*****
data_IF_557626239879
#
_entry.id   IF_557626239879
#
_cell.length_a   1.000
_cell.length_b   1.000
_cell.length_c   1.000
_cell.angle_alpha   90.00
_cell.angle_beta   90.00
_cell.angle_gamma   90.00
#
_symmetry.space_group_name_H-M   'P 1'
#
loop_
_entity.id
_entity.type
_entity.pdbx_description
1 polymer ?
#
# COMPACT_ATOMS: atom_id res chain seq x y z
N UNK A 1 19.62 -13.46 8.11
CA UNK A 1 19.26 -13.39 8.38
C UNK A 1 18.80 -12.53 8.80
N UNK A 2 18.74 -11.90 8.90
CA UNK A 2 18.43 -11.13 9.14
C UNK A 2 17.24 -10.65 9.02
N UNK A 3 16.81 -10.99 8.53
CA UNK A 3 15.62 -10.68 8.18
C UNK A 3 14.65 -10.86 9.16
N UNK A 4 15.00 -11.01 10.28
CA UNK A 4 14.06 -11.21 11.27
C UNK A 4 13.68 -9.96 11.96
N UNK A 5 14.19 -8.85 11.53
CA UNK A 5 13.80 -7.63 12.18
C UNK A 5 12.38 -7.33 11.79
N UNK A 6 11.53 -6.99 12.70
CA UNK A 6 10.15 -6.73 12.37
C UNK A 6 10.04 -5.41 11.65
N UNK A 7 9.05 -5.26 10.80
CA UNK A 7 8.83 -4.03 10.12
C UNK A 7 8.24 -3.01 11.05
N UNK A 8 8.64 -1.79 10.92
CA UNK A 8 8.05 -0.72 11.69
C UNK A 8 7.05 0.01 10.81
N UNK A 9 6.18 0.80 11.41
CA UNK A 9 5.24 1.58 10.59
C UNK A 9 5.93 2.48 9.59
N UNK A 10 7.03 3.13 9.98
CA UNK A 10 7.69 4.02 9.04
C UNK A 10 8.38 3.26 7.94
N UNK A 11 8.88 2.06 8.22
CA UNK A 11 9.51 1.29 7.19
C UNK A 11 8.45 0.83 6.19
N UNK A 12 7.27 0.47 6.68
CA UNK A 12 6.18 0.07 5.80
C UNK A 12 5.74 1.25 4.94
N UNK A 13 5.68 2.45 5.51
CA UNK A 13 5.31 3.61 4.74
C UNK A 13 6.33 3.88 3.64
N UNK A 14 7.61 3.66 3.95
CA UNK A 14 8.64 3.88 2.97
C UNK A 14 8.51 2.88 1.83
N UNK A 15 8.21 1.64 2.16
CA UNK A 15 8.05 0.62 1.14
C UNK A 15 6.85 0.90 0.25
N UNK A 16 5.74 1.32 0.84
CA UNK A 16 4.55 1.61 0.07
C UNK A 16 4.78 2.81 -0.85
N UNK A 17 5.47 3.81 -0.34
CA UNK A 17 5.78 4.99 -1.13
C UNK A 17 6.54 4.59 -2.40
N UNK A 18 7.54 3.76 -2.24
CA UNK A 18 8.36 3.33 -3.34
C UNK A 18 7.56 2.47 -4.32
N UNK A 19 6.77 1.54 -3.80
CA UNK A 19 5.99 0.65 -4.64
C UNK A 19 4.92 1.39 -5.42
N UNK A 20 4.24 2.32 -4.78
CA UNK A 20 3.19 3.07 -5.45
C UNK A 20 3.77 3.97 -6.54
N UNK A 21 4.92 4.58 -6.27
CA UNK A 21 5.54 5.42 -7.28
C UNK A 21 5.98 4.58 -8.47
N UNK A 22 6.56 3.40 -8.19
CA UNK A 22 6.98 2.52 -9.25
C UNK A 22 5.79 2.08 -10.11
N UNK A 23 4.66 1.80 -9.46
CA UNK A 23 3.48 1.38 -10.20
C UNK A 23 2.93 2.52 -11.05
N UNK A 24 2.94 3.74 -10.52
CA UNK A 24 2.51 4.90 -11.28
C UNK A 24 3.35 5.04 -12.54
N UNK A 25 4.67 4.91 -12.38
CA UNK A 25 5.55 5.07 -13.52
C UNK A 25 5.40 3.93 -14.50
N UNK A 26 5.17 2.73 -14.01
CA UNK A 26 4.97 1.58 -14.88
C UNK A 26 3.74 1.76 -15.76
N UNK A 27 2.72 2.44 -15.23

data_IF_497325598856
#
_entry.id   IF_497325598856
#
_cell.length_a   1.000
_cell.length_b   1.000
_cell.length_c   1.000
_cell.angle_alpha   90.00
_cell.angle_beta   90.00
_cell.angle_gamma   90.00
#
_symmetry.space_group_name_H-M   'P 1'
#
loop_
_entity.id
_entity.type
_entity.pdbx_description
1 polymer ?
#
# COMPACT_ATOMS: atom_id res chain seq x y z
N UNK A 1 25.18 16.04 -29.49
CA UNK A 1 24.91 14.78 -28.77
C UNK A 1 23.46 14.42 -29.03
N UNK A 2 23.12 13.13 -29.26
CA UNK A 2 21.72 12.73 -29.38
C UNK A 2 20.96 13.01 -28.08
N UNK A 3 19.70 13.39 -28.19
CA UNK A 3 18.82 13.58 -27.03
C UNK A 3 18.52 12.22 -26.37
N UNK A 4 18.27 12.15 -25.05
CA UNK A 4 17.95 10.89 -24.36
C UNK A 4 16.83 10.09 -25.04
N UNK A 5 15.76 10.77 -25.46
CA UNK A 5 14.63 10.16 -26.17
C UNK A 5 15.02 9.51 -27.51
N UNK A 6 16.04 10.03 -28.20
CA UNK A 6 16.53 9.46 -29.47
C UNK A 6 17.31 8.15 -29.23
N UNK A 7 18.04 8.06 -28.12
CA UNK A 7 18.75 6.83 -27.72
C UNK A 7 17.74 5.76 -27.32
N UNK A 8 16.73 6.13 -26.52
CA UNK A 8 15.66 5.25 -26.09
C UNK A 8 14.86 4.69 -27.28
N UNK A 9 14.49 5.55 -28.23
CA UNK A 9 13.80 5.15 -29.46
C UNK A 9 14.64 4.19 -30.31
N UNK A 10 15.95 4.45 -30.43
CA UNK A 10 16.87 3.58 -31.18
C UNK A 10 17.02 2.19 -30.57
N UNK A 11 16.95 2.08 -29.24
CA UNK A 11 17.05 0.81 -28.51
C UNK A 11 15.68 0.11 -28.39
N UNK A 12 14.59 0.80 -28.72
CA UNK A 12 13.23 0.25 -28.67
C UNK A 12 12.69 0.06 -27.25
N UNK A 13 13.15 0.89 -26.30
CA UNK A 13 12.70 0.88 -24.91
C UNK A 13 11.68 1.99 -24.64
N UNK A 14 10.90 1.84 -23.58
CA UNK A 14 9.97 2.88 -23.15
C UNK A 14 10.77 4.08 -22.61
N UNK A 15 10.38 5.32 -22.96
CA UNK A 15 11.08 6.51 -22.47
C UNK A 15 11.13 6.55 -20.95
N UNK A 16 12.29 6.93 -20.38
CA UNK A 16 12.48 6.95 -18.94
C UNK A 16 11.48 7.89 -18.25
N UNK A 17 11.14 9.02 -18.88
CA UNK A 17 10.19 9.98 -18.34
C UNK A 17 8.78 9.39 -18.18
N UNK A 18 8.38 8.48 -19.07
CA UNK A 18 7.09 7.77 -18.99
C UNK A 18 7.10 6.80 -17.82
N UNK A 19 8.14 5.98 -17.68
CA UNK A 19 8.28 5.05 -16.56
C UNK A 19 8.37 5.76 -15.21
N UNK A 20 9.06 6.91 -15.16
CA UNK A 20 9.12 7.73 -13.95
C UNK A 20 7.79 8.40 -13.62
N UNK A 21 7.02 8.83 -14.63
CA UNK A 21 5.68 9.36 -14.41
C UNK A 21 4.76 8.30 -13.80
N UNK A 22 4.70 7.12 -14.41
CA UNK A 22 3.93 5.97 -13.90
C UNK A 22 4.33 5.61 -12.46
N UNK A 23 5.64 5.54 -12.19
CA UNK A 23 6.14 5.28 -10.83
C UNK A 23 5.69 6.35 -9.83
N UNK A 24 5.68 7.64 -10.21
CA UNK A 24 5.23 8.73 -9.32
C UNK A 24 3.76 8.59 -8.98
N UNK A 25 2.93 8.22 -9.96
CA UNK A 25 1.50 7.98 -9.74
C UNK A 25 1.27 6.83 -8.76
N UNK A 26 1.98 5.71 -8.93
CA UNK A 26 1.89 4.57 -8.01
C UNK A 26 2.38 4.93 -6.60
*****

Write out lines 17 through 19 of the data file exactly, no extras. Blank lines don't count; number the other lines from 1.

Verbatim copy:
_entity.pdbx_description
1 polymer ?
#